Remember Sarafina? It was a South African movie that introduced me to apartheid in SA and the ‘toyi-toyi’ dance. There, mini-skirts and mini dresses were donned with such charisma and simplicity. They did not attempt to pull them down or hide their yellow thighs when they bucked their knees up as they danced and demonstrated in the streets. Their defiance to intimidation gave such an air of confidence that Kenyan ladies should borrow. This is neither about miniskirts nor Sarafina, it’s about tenacity. But I can’t just jump in without warming you up. We’ll have to start with this one lady, my friend, Sue. To understand some gradations of tenacity you have to know where it started.

Sue was that girl 10 years ago, in high school, swinging her lawn tennis racket, her long yellow legs flowing out of the barely there, blue, tennis skirt. She was gorgeous and she did not need telling. My earliest memories of Sue are with the wee blue skirt she wore to her games at 4 pm to 6pm, never the boring long maroon things we wore. She was that cool.

Now it is easy to hate on someone as cool as Sue.

Here’s the thing, she did not give anyone room to hate or envy her for all that coolness. She laughed, hard and sincerely with everyone. Sure I was one class behind her but we’d laugh like hyenas every time she recounted a rococo tale after school holidays. And when we saw one cook we nicknamed ‘model’ for how he cat-walked around the dining halls donned in a light blue coat and those Akala shoes, collecting jugs like he worked as an air host in some airline. She made it to the national lawn tennis competitions for two consecutive years and she was going to join the National Lawn Tennis Junior team.

How could I not love her?

In Sue, I find abundance of tenacity, a sea of hope and beauty that does not gloat in grandiosity. She is authentication that whatever place God takes you, He pulls you through. Her story is one that vindicates that in life, you either feel the rain or just get wet. She is.. ok ok, you get the point.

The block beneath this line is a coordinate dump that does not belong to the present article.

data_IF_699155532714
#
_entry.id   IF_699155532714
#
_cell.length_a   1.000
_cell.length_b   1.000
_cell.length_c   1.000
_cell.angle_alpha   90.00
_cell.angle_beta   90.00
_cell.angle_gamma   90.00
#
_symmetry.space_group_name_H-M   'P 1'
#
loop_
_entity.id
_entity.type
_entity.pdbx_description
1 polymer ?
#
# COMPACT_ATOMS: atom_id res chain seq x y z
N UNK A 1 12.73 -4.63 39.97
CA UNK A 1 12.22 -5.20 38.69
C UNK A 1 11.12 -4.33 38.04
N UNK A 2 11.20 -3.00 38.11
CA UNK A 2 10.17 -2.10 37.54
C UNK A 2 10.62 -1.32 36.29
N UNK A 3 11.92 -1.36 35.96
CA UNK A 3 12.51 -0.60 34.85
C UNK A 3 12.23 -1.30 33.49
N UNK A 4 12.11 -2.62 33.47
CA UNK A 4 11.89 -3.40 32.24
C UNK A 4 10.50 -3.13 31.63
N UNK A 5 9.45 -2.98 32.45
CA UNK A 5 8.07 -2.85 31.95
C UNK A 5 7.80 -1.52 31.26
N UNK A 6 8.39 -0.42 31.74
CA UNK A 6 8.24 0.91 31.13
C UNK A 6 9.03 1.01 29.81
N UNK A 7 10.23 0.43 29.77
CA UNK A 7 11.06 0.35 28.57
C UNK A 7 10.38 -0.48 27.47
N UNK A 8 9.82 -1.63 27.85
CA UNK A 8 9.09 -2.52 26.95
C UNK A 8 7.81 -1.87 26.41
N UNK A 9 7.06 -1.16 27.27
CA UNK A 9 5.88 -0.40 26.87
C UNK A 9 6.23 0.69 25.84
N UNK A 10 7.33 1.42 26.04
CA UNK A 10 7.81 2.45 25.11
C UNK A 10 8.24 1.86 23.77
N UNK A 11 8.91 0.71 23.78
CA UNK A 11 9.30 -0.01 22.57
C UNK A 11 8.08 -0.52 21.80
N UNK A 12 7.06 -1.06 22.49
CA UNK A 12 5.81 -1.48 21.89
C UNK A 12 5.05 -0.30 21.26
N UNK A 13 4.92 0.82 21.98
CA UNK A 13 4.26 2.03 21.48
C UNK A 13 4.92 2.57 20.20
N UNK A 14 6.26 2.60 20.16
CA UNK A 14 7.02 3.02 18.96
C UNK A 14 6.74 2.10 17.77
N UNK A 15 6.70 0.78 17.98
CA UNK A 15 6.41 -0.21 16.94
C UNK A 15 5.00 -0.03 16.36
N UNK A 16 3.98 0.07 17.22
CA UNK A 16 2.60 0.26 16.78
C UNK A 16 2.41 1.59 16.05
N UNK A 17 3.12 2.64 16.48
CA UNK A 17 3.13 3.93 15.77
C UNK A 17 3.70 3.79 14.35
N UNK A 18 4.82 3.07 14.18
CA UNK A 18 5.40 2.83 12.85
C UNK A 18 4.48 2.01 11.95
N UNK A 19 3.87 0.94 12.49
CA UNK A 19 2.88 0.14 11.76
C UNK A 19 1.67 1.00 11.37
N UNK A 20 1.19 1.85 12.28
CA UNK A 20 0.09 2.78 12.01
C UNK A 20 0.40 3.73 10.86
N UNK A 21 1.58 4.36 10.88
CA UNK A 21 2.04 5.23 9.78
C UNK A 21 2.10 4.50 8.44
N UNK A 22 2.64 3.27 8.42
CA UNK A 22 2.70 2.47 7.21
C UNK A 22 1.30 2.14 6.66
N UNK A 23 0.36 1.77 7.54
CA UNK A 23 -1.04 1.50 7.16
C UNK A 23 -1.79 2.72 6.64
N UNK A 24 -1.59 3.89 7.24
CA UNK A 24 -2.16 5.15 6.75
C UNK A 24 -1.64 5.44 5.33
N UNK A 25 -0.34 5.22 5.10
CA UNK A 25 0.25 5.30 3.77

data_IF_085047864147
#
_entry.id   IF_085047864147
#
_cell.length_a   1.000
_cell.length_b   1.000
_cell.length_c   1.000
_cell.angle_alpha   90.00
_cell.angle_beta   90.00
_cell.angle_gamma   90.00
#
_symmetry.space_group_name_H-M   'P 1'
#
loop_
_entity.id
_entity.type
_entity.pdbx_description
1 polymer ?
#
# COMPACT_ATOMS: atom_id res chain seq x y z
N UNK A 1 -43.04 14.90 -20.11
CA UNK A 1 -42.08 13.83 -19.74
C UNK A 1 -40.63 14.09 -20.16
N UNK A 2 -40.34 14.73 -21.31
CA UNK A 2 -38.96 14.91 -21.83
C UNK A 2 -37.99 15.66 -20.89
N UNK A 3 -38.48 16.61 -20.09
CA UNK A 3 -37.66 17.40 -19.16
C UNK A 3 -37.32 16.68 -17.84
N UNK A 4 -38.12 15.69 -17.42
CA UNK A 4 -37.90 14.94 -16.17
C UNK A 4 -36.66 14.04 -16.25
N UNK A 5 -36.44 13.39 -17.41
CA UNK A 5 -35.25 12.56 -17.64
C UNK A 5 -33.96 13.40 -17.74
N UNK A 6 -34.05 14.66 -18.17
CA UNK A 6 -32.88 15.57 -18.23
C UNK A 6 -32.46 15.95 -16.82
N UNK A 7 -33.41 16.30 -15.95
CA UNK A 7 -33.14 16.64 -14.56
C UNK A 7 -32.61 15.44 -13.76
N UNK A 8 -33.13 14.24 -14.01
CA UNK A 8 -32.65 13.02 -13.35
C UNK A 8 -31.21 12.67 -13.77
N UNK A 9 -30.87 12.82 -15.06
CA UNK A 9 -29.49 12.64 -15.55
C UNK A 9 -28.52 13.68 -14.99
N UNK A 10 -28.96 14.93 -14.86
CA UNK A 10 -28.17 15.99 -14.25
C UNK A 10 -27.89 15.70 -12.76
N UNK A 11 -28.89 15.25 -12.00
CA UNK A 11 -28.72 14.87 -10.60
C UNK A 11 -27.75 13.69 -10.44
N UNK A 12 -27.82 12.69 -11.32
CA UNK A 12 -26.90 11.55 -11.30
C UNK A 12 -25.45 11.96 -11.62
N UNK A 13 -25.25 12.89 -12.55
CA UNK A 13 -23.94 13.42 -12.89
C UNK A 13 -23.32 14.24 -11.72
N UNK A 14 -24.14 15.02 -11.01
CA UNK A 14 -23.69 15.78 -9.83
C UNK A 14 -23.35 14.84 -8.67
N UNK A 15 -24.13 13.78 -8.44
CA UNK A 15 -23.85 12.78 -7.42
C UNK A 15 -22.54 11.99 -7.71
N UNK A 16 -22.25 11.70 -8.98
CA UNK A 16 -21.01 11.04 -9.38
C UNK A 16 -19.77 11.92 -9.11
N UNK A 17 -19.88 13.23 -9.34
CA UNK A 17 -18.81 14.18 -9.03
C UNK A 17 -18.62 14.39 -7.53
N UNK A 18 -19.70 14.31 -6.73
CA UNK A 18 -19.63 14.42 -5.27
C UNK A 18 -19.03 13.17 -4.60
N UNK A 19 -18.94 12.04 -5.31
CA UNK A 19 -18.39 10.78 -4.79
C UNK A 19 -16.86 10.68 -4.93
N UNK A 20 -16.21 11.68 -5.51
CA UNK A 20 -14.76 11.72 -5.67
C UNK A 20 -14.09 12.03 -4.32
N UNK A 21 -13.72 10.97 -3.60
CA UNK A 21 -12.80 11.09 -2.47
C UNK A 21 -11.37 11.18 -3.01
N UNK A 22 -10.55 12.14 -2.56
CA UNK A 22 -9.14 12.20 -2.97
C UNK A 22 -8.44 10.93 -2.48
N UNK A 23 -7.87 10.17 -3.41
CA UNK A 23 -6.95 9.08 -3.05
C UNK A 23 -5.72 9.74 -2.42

A few years back when I was struggling with a job that paid me KSh 300 a day and an internship that offered me nothing but stress, I met Sue at Uchumi Langata road. She had a skirt. Longer this time but still showing her yellow legs, heels and the most amazing satin shirt, I’d seen that year. Now me, ahem. Well, I looked up to heaven and right then asked God to not let me embarrass Him like that again. Sue was still the amazing lady, joking, laughing then later dropping us home joking that she had to run be the ‘proverbial’ woman for her family. Yes, she even had a beautiful baby girl. (Now 2).

Let me explain something to you, Sue is just one year older than I am. So when I was 20 and totally broke, what was she doing high rolling like Bey? Clearly, she’d perfected the art of being phenomenal. Here I was, in campus, broke, no job, in bad relations with my kindred due to a dirty divorce and barely making it to the internship place. And you know when you go through stuff like that, you attract rubbish people. So I was dating this guy who was a total douche. He only told me he loved me in texts to initiate conversation to come to my place. I had to get a life, I mean, look at Sue.